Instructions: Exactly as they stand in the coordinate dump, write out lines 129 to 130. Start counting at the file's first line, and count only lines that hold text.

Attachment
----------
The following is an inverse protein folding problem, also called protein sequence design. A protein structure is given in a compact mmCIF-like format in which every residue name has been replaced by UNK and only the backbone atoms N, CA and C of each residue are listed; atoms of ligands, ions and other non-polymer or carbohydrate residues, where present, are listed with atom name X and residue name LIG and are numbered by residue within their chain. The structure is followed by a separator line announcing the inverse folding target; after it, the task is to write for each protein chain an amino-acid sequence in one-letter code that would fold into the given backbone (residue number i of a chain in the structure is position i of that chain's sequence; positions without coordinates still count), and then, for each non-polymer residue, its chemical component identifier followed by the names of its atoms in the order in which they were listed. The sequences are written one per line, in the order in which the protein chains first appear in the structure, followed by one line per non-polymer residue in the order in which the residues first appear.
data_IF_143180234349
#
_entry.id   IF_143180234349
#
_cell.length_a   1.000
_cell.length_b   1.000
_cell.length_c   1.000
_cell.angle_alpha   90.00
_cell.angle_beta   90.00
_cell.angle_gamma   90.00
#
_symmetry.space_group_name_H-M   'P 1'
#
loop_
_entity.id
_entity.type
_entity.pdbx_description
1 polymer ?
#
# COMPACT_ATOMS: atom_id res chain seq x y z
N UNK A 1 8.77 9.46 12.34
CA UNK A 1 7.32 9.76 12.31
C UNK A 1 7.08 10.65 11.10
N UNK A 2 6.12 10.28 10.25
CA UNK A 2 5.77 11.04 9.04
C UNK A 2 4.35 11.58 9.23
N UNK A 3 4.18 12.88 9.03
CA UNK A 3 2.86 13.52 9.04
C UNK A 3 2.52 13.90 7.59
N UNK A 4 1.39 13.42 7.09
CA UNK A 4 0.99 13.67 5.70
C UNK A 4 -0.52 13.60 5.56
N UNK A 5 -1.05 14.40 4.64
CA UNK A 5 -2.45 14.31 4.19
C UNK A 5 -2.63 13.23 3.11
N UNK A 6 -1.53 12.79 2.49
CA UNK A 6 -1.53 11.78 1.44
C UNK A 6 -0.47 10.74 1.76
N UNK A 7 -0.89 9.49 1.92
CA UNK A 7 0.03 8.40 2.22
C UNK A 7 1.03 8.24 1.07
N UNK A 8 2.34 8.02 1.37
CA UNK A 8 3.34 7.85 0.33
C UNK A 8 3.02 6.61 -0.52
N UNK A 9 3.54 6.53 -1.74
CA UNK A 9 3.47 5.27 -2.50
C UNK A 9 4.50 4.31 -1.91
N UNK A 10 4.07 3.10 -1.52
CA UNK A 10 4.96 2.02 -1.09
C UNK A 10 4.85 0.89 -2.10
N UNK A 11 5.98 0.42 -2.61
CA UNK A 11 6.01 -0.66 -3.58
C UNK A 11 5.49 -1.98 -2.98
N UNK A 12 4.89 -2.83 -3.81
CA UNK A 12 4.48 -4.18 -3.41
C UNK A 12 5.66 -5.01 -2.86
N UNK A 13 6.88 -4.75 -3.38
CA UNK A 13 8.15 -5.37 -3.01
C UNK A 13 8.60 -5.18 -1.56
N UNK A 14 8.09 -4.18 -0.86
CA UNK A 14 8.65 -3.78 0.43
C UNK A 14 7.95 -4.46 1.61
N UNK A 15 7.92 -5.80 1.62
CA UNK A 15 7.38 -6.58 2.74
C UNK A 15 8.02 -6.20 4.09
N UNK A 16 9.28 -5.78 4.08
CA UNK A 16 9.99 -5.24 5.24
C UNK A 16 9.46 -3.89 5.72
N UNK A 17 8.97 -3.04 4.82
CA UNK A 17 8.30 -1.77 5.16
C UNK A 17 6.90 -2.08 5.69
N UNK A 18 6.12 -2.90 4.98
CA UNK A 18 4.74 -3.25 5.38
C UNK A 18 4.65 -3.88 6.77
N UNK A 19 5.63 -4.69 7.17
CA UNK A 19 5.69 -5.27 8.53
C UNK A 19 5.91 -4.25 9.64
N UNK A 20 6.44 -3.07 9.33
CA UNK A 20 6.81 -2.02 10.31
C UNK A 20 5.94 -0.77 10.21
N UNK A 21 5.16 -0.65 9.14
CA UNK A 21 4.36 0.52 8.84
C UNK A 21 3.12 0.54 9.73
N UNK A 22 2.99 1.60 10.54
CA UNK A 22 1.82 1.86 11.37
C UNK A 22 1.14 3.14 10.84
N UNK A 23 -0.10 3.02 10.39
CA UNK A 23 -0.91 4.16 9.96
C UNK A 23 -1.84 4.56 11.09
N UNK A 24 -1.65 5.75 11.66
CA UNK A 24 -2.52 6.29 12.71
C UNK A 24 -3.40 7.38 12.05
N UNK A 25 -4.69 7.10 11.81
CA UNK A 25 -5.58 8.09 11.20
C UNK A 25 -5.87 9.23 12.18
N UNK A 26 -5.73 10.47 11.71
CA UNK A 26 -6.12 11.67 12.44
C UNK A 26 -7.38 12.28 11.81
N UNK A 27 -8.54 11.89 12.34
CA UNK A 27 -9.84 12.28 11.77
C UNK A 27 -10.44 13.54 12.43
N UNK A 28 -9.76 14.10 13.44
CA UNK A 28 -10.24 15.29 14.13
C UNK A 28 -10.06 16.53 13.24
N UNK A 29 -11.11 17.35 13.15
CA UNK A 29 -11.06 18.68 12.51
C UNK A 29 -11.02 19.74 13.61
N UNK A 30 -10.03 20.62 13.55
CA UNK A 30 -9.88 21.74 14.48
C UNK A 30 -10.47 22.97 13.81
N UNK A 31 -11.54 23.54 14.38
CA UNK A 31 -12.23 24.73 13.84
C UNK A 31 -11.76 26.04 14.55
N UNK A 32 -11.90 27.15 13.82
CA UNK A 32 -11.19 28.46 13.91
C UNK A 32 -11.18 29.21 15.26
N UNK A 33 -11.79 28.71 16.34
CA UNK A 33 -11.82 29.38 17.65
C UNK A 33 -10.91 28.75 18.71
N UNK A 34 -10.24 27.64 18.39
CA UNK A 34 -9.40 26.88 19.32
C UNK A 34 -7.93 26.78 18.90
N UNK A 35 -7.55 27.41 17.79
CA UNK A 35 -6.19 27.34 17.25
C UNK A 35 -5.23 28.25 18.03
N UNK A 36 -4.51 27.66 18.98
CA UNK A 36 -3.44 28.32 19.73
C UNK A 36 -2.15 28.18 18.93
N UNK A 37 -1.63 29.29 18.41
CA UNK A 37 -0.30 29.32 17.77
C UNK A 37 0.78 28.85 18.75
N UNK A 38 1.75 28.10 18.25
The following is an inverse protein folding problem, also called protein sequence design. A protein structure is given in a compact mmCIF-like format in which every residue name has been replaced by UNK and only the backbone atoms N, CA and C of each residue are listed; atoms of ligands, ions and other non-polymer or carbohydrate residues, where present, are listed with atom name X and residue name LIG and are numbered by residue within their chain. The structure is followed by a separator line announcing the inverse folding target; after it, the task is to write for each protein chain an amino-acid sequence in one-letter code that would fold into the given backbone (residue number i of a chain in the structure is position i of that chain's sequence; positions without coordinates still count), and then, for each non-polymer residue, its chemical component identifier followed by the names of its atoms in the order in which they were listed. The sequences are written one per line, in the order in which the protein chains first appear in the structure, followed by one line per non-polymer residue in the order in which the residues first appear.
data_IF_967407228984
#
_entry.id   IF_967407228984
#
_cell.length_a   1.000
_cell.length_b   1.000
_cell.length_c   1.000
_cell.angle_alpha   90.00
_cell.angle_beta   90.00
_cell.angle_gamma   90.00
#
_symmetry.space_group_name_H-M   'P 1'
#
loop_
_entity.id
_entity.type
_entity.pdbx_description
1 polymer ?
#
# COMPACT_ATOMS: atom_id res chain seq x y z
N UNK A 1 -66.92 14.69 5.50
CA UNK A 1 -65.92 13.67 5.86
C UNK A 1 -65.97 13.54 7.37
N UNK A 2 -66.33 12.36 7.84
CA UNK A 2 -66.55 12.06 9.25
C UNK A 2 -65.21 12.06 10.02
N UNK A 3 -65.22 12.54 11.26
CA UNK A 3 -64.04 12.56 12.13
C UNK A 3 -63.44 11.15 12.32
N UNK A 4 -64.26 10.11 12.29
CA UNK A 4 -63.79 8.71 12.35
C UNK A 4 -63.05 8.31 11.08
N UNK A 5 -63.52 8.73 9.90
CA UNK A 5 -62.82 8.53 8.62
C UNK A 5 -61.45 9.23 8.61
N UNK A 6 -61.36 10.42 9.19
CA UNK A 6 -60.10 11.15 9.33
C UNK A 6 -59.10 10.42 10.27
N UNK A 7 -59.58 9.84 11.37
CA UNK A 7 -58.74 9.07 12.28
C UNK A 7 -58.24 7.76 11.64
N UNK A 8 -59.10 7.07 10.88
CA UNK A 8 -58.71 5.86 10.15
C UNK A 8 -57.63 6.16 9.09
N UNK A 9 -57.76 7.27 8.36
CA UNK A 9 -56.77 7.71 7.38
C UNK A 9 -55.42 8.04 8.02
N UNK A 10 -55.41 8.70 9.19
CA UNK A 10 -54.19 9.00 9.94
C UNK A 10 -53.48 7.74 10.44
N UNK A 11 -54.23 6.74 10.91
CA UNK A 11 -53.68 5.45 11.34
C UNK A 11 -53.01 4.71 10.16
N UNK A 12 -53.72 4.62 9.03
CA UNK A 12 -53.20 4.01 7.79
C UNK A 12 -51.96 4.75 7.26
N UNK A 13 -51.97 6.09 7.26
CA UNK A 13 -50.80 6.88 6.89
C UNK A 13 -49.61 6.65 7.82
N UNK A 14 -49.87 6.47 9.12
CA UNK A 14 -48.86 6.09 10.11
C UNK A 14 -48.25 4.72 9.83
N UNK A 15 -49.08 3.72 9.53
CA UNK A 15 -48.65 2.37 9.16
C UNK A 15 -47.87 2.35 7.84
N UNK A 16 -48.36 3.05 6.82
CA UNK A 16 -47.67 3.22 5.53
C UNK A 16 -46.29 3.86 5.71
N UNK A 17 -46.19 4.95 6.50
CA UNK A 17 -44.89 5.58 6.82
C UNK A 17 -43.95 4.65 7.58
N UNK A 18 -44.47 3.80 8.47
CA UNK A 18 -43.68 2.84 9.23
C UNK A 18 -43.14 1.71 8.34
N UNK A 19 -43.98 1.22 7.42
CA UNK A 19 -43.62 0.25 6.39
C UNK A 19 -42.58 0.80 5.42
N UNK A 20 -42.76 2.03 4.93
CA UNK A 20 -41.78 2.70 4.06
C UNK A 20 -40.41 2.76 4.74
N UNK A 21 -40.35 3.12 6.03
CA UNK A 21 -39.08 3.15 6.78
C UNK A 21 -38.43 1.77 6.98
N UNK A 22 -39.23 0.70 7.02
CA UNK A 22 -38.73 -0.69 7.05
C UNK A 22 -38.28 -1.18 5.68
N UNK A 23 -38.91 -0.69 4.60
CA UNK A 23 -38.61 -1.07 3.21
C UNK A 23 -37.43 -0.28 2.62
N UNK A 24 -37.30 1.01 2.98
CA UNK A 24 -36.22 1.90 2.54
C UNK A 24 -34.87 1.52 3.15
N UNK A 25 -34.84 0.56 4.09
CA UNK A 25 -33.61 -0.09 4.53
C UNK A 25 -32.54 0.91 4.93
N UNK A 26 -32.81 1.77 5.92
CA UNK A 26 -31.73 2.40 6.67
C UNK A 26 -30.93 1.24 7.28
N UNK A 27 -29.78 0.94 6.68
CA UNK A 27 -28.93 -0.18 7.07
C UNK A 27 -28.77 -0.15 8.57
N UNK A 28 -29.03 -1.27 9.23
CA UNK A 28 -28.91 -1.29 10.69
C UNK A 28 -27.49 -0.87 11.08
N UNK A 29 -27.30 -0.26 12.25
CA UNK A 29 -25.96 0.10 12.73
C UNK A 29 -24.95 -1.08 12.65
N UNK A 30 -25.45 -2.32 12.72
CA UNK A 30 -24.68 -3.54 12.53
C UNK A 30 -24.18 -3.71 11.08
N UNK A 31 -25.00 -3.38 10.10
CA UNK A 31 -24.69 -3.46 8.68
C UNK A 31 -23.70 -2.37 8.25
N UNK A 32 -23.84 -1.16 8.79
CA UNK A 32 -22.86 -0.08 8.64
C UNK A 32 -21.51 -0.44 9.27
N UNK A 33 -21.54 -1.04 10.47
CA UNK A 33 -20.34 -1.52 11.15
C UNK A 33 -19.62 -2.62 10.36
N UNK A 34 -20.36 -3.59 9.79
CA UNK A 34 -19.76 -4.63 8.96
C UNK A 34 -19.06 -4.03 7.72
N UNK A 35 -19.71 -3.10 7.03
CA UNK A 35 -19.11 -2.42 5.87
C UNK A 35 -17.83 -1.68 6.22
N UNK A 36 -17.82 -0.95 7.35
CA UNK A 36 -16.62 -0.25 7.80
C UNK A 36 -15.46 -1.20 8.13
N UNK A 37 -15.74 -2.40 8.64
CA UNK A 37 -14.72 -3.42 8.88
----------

C UNK A 36 -2.15 28.18 18.93
N UNK A 37 -1.63 29.29 18.41